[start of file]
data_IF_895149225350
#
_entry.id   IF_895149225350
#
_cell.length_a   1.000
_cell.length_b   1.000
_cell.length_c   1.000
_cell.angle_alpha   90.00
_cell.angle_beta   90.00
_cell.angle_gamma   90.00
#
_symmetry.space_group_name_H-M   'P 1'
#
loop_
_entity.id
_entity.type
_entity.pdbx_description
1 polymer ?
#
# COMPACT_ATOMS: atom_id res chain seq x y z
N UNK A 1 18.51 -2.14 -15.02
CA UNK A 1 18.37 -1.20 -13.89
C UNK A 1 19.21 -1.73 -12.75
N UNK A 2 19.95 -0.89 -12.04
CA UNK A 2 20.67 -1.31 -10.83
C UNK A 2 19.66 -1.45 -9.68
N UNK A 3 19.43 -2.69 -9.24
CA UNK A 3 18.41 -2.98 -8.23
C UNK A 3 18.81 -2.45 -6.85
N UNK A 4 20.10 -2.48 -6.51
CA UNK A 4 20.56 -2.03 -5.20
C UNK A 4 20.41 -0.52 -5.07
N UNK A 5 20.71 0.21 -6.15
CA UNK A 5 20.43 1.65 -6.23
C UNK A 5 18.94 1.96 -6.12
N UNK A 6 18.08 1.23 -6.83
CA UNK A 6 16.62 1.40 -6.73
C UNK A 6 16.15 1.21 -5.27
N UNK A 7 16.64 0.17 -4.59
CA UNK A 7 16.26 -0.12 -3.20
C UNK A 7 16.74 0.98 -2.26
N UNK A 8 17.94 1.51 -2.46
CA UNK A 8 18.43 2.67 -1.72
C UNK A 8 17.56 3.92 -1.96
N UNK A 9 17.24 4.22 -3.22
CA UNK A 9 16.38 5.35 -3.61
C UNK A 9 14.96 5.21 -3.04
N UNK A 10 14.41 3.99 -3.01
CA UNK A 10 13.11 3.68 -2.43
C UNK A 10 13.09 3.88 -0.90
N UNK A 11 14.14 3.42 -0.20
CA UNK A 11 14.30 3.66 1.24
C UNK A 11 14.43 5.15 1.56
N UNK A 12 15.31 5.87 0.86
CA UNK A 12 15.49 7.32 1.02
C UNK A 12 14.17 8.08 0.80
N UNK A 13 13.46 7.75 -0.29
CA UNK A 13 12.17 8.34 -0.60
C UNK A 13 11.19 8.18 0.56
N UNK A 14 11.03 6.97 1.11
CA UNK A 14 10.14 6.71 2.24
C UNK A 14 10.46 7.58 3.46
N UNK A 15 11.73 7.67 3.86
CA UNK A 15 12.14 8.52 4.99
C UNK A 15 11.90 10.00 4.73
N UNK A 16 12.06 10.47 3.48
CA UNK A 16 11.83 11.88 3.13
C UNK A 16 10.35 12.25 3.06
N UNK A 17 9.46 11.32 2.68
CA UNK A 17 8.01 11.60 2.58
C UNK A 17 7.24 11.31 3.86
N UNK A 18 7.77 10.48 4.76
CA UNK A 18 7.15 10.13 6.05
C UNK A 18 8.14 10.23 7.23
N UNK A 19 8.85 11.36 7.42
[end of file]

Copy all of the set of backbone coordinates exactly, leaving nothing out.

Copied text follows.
data_IF_895149225350
#
_entry.id   IF_895149225350
#
_cell.length_a   1.000
_cell.length_b   1.000
_cell.length_c   1.000
_cell.angle_alpha   90.00
_cell.angle_beta   90.00
_cell.angle_gamma   90.00
#
_symmetry.space_group_name_H-M   'P 1'
#
loop_
_entity.id
_entity.type
_entity.pdbx_description
1 polymer ?
#
# COMPACT_ATOMS: atom_id res chain seq x y z
N UNK A 1 18.51 -2.14 -15.02
CA UNK A 1 18.37 -1.20 -13.89
C UNK A 1 19.21 -1.73 -12.75
N UNK A 2 19.95 -0.89 -12.04
CA UNK A 2 20.67 -1.31 -10.83
C UNK A 2 19.66 -1.45 -9.68
N UNK A 3 19.43 -2.69 -9.24
CA UNK A 3 18.41 -2.98 -8.23
C UNK A 3 18.81 -2.45 -6.85
N UNK A 4 20.10 -2.48 -6.51
CA UNK A 4 20.56 -2.03 -5.20
C UNK A 4 20.41 -0.52 -5.07
N UNK A 5 20.71 0.21 -6.15
CA UNK A 5 20.43 1.65 -6.23
C UNK A 5 18.94 1.96 -6.12
N UNK A 6 18.08 1.23 -6.83
CA UNK A 6 16.62 1.40 -6.73
C UNK A 6 16.15 1.21 -5.27
N UNK A 7 16.64 0.17 -4.59
CA UNK A 7 16.26 -0.12 -3.20
C UNK A 7 16.74 0.98 -2.26
N UNK A 8 17.94 1.51 -2.46
CA UNK A 8 18.43 2.67 -1.72
C UNK A 8 17.56 3.92 -1.96
N UNK A 9 17.24 4.22 -3.22
CA UNK A 9 16.38 5.35 -3.61
C UNK A 9 14.96 5.21 -3.04
N UNK A 10 14.41 3.99 -3.01
CA UNK A 10 13.11 3.68 -2.43
C UNK A 10 13.09 3.88 -0.90
N UNK A 11 14.14 3.42 -0.20
CA UNK A 11 14.30 3.66 1.24
C UNK A 11 14.43 5.15 1.56
N UNK A 12 15.31 5.87 0.86
CA UNK A 12 15.49 7.32 1.02
C UNK A 12 14.17 8.08 0.80
N UNK A 13 13.46 7.75 -0.29
CA UNK A 13 12.17 8.34 -0.60
C UNK A 13 11.19 8.18 0.56
N UNK A 14 11.03 6.97 1.11
CA UNK A 14 10.14 6.71 2.24
C UNK A 14 10.46 7.58 3.46
N UNK A 15 11.73 7.67 3.86
CA UNK A 15 12.14 8.52 4.99
C UNK A 15 11.90 10.00 4.73
N UNK A 16 12.06 10.47 3.48
CA UNK A 16 11.83 11.88 3.13
C UNK A 16 10.35 12.25 3.06
N UNK A 17 9.46 11.32 2.68
CA UNK A 17 8.01 11.60 2.58
C UNK A 17 7.24 11.31 3.86
N UNK A 18 7.77 10.48 4.76
CA UNK A 18 7.15 10.13 6.05
C UNK A 18 8.14 10.23 7.23
N UNK A 19 8.85 11.36 7.42